Affordable Access

deepdyve-link deepdyve-link
Publisher Website

Indirect field technology for detecting areas object of illegal spills harmful to human health: application of drones, photogrammetry and hydrological models.

Authors
Type
Published Article
Journal
Geospatial health
1970-7096
Publisher
PAGEPress Publications
Publication Date
Volume
8
Issue
3
Identifiers
DOI: 10.4081/gh.2014.298
PMID: 25599640
Source
Medline
License
Unknown

Abstract

The accumulation of heavy metals in agricultural soils is a serious environmental problem. The Campania region in southern Italy has higher levels of cancer risk, presumably due to the accumulation of geogenic and anthropogenic soil pollutants, some of which have been incorporated into organic matter. The aim of this study was to introduce and test an innovative, field-applicable methodology to detect heavy metal accumulation using drone-based photogrammetry and microrill network modelling, specifically to generate wetlands wetlands prediction indices normally applied at large catchment scales, such as a large geographic basin. The processing of aerial photos taken using a hexacopter equipped with fifth-generation software for photogrammetry allowed the generation of a digital elevation model (DEM) with a resolution as high as 30 mm. Not only this provided a high potential for the study of micro-rill processes, but it was also useful for testing and comparing the capability of the topographic index (TI) and the clima-topographic index (CTI) to predict heavy metal sedimentation points at scales from 0.1 to 10 ha. Our results indicate that the TI and CTI indices can be used to predict points of heavy metal accumulation for small field catchments.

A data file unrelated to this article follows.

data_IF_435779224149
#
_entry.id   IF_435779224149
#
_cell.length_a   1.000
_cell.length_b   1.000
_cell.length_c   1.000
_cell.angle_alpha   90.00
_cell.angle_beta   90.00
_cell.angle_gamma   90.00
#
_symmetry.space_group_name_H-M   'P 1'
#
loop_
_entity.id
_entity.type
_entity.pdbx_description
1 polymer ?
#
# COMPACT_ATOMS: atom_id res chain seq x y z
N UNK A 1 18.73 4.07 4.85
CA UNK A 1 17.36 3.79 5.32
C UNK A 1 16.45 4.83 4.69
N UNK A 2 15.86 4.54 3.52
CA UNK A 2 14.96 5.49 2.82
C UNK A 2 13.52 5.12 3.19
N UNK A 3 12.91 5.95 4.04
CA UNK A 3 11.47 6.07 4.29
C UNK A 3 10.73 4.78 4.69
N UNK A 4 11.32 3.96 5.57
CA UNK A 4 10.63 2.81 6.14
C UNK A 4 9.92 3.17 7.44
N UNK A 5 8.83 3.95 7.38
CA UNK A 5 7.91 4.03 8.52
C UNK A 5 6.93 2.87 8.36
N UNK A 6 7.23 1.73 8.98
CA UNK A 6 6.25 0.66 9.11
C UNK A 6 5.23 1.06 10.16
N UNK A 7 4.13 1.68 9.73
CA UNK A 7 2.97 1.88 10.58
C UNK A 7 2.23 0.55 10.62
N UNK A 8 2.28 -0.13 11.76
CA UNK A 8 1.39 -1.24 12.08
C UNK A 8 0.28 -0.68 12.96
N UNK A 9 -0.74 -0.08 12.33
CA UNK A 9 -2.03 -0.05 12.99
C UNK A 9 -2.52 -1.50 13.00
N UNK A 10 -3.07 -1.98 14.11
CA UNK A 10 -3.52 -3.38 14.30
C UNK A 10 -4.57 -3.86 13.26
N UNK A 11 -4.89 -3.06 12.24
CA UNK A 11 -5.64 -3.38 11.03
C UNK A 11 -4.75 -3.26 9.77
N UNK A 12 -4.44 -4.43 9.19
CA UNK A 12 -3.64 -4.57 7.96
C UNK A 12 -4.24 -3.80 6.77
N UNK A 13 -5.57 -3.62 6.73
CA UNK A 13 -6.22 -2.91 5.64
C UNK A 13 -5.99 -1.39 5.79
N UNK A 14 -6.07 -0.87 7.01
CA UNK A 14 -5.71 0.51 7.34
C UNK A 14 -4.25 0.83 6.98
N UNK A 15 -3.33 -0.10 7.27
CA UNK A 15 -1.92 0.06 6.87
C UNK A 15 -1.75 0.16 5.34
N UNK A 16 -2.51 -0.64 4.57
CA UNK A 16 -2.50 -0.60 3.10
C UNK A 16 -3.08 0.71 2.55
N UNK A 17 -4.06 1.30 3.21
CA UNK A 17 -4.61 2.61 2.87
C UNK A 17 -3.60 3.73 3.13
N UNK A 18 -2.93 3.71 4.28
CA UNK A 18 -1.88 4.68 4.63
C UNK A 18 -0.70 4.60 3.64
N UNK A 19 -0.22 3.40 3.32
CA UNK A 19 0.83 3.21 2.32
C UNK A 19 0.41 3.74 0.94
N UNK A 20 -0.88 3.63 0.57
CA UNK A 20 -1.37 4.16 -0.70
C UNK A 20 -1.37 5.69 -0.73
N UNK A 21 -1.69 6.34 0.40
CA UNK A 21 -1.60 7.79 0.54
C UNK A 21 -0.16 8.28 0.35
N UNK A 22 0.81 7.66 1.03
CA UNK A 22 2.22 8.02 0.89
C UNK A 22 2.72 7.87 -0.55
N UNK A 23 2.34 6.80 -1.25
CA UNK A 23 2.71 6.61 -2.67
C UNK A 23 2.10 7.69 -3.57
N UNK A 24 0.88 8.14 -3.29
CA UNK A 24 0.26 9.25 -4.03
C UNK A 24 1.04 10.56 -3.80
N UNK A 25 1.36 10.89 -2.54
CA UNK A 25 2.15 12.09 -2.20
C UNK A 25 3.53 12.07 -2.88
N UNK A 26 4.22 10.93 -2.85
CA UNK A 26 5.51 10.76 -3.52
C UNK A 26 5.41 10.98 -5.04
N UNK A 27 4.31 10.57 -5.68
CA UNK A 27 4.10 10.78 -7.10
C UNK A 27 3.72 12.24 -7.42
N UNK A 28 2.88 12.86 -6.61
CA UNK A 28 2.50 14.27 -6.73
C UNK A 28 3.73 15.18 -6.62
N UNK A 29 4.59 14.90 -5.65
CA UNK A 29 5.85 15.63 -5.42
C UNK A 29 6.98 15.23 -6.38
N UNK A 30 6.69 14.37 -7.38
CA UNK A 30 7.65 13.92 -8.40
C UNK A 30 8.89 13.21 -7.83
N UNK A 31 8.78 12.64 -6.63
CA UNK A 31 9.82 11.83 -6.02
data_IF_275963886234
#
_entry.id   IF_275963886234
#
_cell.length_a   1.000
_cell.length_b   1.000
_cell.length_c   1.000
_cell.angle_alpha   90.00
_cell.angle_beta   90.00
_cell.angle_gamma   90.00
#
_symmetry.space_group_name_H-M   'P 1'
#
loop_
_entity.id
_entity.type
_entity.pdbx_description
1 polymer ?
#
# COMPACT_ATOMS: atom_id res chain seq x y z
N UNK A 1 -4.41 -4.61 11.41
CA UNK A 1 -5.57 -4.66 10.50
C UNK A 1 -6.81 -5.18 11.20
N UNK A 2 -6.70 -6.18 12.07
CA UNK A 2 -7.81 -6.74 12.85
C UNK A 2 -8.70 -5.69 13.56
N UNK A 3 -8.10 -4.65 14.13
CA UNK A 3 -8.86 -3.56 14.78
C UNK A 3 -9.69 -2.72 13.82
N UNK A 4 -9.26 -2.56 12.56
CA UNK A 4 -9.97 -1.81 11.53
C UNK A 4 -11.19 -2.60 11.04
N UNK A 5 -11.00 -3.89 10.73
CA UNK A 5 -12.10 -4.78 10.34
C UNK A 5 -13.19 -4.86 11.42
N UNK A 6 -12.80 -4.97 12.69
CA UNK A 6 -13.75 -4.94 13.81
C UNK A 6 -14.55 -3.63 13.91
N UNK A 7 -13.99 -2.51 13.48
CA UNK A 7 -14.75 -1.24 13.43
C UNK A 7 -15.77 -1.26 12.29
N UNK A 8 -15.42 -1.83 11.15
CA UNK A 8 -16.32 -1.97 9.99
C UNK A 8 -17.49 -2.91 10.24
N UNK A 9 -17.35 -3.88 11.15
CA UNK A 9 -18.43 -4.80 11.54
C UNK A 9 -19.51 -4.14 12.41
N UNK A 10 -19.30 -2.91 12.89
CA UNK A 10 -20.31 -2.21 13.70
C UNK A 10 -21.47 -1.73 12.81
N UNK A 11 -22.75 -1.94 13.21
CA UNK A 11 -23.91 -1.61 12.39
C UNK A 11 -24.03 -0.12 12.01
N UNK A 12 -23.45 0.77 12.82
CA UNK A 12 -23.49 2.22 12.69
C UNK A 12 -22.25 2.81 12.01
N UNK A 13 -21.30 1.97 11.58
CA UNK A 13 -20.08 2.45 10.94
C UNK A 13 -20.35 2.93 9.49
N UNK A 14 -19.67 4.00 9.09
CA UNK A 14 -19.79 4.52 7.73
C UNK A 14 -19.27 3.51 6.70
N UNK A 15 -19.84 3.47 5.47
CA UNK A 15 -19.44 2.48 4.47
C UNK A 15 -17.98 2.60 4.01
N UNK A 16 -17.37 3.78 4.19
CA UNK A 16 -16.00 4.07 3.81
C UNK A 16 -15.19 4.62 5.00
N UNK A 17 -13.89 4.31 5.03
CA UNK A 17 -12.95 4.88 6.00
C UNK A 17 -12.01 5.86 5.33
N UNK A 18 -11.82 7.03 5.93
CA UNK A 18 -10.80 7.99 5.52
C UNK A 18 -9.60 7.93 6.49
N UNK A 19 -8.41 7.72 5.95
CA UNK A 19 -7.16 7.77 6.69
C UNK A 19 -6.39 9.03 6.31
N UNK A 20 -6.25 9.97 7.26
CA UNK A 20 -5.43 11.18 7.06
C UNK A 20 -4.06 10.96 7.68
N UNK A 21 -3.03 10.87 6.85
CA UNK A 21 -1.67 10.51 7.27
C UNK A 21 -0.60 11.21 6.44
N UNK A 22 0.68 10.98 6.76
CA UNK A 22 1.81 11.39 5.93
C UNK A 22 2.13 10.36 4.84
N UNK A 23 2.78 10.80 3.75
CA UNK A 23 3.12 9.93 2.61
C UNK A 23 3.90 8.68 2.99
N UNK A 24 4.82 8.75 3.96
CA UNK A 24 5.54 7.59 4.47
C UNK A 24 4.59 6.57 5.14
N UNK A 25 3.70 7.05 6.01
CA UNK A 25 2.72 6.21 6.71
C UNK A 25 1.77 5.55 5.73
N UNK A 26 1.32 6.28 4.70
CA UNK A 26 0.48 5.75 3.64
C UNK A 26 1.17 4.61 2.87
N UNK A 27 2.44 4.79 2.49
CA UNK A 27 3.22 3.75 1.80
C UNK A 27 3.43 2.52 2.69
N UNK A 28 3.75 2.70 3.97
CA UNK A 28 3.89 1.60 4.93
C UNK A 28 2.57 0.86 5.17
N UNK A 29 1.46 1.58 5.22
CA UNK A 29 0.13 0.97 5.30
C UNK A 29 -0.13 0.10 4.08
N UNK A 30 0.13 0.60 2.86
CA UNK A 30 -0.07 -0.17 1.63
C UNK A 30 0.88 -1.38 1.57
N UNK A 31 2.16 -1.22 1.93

Statistics

Seen <100 times